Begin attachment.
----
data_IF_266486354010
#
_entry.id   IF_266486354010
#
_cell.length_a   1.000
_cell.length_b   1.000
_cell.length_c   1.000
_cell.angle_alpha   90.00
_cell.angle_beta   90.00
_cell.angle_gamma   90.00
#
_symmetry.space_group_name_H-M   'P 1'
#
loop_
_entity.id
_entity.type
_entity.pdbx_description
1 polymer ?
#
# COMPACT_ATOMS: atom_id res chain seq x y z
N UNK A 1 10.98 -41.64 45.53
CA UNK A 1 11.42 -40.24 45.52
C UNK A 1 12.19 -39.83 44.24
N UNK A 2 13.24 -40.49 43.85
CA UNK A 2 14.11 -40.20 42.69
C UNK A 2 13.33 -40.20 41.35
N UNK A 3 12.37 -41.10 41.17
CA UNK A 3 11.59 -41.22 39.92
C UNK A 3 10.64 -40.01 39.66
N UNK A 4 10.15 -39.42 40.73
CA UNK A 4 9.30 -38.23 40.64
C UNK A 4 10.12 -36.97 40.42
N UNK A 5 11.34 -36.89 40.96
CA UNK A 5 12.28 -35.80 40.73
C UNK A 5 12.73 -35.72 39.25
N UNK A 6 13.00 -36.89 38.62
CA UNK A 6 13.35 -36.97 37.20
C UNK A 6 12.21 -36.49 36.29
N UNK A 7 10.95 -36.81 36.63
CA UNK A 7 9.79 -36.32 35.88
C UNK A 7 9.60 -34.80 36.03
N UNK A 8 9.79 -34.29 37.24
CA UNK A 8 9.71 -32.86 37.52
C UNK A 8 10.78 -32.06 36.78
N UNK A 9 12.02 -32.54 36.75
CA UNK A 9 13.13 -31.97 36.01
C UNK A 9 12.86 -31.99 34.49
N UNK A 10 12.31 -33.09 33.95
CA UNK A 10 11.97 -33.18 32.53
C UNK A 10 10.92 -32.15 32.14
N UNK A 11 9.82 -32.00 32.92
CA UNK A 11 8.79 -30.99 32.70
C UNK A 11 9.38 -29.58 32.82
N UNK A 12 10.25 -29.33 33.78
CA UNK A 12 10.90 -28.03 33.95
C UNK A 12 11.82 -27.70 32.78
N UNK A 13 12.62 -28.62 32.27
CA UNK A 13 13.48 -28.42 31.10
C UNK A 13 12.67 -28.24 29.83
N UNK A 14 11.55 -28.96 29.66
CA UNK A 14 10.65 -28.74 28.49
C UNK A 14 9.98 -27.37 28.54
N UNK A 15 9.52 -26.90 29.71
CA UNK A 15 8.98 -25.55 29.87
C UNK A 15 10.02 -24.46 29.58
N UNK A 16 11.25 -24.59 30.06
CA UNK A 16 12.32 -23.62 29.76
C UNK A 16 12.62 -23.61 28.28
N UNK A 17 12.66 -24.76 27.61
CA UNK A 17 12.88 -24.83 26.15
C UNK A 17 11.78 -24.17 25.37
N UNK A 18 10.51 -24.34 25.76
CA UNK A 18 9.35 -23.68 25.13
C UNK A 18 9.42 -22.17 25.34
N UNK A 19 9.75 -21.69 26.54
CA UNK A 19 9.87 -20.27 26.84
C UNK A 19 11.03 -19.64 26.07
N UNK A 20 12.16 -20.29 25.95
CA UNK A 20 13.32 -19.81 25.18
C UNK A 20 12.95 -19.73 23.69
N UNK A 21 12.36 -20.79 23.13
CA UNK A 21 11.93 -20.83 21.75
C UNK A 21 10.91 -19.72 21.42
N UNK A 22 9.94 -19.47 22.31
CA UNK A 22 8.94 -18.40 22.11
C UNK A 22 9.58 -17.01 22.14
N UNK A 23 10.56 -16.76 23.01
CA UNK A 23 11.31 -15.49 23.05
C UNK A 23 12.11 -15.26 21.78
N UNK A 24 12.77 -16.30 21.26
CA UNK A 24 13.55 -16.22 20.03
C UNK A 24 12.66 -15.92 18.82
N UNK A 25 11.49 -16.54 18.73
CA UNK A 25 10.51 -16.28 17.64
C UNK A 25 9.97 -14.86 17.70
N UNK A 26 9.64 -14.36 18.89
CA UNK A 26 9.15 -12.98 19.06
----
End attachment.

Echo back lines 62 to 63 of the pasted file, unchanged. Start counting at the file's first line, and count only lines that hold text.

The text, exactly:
C UNK A 14 9.98 -27.37 28.54
N UNK A 15 9.52 -26.90 29.71